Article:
I think that people who raise the spectre of proliferation are using this as a trojan horse for their bigger concerns, and aren’t being totally honest.

    Don’t get me wrong, I’m dead against nuclear power for Australia, but only because it’s far far too expensive and would enrich some people who don’t need the money while dudding the taxpayer. In terms of safety, 50 years of experience proves it to be far safer than coal and a perfectly safe technology (how many people have died in the West from nuclear accidents?), and the mining is no worse than other mining for less useful items such as gold and diamonds.

    If Australia can’t deal with the waste then no one can (and we can – nature does it, we can do it). The three mines policy makes absolutely no logical sense. But nukes for Australia is still a potential major finance scam in the making.

  8. Marrilyn is correct. the only sane path is to leave it in the ground. Using today’s technology a 50km square of solar panels in the ‘red centre’ will produce all the electricity Australia needs – even base load. No fuel costs, no pollution after manufacture.

  9. Australia has large areas of cratonised rocks which would be perfect for siting nuclear reactors on and for storing the waste they generate. This waste could also be stored very safely in the unused mines at Broken Hill. The CSIRO sincrete(?) is a perfectly safe maethod of storing the waste.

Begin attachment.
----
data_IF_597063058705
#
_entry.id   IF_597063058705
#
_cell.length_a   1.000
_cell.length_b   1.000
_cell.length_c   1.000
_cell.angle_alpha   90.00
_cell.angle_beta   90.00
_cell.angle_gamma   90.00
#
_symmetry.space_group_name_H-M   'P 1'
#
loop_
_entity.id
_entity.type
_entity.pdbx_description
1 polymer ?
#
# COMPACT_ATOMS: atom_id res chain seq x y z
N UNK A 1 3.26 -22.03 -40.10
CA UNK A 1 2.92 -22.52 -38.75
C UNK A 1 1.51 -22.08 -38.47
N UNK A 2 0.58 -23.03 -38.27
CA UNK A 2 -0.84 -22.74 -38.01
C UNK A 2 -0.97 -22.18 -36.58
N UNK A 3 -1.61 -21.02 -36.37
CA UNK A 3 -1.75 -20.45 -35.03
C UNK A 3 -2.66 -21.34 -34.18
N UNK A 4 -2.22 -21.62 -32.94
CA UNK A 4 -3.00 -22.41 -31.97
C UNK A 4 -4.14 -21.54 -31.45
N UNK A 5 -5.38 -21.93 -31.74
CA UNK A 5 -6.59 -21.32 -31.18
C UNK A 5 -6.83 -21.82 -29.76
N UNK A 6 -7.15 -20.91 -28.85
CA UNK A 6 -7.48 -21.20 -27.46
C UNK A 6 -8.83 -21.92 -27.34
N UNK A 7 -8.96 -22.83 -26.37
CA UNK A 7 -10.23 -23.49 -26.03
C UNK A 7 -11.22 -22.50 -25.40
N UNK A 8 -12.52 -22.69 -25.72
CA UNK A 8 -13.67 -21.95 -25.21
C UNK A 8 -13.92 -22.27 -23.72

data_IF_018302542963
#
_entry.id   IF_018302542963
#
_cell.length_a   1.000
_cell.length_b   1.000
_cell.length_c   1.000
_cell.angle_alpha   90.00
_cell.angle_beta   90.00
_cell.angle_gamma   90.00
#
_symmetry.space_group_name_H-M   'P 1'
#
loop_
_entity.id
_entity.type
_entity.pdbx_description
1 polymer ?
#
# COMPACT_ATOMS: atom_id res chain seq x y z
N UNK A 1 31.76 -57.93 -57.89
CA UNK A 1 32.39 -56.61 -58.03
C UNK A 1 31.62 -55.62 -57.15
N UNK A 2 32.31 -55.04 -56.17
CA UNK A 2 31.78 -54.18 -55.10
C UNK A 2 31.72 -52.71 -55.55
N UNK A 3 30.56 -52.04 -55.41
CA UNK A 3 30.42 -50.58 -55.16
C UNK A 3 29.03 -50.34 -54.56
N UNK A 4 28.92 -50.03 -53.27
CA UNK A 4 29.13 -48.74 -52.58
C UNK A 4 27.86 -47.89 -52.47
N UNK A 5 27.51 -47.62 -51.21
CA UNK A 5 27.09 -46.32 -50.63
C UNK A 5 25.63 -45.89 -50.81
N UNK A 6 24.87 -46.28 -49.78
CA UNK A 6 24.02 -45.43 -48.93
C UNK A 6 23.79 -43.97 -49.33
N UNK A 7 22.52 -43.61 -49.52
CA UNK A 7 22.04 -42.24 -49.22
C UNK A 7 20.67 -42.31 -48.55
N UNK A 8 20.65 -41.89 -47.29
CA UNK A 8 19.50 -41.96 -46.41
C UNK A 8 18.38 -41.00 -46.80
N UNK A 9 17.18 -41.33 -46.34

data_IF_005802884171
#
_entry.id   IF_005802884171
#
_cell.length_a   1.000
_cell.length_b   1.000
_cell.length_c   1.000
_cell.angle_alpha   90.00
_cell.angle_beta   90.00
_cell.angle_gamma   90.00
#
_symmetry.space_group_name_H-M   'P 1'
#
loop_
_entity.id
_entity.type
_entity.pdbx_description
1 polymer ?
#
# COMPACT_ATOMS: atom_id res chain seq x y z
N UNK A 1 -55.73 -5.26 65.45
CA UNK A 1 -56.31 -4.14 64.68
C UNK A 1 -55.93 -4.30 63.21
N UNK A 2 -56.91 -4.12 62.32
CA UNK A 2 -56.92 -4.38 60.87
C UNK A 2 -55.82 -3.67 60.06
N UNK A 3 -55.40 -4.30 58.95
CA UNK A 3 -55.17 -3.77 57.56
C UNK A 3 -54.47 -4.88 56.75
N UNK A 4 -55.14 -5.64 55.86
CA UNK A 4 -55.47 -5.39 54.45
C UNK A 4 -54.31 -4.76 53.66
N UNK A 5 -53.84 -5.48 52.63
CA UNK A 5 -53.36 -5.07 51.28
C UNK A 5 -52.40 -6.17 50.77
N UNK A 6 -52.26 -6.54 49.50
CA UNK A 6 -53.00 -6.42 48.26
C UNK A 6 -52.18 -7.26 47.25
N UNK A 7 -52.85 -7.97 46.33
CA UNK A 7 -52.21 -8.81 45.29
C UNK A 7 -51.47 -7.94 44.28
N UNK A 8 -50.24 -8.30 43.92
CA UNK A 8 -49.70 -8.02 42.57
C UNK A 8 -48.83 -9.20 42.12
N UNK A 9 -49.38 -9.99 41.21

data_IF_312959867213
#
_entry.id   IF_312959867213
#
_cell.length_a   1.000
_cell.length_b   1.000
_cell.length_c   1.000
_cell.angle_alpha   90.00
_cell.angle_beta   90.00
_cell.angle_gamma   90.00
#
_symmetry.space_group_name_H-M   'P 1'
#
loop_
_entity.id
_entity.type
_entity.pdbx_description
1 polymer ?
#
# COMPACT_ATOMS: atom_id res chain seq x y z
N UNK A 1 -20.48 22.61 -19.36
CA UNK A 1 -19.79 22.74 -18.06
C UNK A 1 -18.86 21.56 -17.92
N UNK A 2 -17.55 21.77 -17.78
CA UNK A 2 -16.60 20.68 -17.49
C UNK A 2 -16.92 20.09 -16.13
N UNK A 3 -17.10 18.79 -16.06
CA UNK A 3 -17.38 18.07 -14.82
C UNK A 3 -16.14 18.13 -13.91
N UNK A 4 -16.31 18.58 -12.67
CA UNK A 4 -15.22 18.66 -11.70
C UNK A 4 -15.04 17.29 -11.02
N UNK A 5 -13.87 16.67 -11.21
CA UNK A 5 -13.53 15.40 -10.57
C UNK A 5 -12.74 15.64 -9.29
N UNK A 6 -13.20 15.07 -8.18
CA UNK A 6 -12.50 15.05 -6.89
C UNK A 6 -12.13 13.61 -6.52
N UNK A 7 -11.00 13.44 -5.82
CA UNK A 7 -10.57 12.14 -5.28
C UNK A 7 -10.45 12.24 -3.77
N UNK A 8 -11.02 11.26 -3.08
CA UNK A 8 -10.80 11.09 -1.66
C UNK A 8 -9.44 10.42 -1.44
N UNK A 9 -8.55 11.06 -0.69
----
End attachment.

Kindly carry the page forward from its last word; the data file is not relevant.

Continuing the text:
So somewhere between Roxby Downs and Broken Hill would be a good site.

    Whether we should go nuclear would depend on cost, the emissions emitted in mining & refining the ore building & maintaining the plant etc and an honest and thorough report is needed before that can be evaluated.

    I certainly don’t think we should subsidise any private enterprise nuclear power station and this approach would certainly cool the ardor of the nuclear power industry

    Tom
    PS oops, cratons are areas of rock so old that that they have fused into solid shields which means that there will be no earthquakes which might threaten the iuntegrity of a reactor

  10. The front end loaders show up everywhere with amazing dexterity.Red Centre indeed!?And,how many kilometres of wires to fit to the existing grid!?And I suppose all we need now is someone well read on Tesla,which I have been at times although just a bit slack in the sun when building an enormous tower to transmit electricity anywhere in Aus.but,I see in a microcosmic sense this development is happening in related computer tech.from wall sockets!And someone pipes up today mentioning the grid costs 9 $billion to keep going in N.S.W., personally, I think they are not shy in deciding it is all costs,whereas is that really the truth? Bloody accountants and economists are the monkey on our backs endlessly seeking in their science something that isnt scientific.Whats that!?A belief in their bottom lines!?It has been a long time since taxation rules and accounting tricks were given the treatment.First in first out and stay….. permanently out.I studied some accounting at a tech. school I am now more sure from my life experiences accountants are the greatest con artists on earth with their dance partners economists..and that is one reason to steer clear of notions like carbon trading.